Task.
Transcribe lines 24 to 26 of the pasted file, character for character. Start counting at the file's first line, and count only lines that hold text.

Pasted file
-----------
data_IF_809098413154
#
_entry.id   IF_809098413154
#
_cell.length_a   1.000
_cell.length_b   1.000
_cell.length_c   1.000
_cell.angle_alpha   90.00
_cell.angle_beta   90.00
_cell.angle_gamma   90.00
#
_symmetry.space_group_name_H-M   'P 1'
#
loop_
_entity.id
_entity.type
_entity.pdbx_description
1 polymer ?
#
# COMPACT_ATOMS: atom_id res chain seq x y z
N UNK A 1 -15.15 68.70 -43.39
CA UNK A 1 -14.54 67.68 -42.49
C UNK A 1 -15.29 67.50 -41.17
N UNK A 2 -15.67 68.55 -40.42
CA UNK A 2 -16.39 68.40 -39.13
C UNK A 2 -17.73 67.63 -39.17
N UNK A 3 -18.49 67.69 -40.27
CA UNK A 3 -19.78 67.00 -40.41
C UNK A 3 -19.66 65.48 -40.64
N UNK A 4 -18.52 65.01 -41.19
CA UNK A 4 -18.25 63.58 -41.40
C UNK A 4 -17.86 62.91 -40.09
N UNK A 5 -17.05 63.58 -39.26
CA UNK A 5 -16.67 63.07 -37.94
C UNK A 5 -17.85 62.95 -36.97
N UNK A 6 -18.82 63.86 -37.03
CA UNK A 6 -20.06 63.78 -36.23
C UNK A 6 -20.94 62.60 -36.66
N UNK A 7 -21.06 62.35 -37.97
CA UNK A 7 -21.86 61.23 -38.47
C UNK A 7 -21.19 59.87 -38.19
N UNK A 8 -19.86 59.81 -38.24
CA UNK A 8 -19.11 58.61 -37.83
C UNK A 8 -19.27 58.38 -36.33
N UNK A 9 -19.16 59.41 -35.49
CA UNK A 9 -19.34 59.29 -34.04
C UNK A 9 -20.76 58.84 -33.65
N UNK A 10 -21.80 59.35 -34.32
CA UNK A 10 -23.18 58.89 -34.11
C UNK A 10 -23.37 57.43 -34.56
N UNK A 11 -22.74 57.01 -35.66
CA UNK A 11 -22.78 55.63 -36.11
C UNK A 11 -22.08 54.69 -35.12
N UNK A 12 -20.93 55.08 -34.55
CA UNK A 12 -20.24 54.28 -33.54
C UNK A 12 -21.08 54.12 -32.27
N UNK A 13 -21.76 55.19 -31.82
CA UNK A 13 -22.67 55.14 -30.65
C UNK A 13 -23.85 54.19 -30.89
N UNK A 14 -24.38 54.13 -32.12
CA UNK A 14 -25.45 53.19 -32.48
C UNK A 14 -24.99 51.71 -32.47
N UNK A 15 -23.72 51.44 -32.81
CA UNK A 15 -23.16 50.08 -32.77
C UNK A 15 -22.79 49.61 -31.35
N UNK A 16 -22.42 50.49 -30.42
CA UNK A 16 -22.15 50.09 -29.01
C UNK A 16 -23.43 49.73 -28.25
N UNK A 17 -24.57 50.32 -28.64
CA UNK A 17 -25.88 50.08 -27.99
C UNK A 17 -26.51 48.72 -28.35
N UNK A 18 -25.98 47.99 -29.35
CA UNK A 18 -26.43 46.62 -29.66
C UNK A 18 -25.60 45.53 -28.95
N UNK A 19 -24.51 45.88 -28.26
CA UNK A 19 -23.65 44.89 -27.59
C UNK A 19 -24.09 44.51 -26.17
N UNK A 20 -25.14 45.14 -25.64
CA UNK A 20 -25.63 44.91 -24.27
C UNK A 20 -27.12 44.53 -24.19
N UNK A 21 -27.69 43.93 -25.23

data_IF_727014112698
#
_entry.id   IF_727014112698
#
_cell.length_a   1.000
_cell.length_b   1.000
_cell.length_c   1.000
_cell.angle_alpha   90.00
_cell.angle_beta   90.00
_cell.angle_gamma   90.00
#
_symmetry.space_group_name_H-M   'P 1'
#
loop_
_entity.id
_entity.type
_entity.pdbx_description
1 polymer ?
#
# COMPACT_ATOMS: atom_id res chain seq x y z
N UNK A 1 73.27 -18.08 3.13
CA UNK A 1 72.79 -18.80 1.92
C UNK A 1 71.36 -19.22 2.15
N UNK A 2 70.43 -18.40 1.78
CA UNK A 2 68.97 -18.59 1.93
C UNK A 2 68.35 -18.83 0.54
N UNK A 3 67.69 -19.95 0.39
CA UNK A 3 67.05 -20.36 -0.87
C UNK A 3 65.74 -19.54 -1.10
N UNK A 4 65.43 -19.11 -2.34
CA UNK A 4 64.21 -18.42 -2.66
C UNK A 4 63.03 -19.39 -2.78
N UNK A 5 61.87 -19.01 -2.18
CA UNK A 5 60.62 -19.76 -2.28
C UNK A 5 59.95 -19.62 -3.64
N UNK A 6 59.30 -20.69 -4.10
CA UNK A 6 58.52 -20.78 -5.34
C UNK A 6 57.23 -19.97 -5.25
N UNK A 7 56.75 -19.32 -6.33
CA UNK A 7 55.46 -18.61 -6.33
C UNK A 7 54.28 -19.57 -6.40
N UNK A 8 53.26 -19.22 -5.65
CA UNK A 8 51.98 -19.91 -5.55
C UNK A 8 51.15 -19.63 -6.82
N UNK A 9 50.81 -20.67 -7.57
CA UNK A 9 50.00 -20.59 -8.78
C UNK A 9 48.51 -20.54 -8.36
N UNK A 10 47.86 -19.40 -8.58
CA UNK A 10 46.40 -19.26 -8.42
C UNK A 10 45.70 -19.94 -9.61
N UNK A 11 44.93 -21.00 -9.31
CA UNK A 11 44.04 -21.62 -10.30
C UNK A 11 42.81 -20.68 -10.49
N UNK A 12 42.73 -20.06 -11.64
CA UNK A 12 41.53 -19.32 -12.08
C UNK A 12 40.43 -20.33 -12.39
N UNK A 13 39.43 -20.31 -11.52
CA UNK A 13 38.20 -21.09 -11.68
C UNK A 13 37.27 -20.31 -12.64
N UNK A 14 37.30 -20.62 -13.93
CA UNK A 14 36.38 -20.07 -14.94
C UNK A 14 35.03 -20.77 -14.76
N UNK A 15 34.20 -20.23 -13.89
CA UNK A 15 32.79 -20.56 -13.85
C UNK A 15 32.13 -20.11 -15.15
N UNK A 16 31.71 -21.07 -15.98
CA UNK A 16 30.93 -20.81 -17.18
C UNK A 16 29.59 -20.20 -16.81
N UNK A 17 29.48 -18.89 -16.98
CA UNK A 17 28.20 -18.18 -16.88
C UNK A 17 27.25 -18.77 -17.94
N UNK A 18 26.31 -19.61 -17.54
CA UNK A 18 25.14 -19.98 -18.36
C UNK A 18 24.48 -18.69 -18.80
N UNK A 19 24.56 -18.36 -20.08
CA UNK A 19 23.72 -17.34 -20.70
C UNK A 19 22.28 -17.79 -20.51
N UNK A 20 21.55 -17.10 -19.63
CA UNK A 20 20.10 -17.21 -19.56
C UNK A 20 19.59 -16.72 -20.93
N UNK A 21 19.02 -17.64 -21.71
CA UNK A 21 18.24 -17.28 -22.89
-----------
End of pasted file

N UNK A 2 -15.67 68.55 -40.42
CA UNK A 2 -16.39 68.40 -39.13
C UNK A 2 -17.73 67.63 -39.17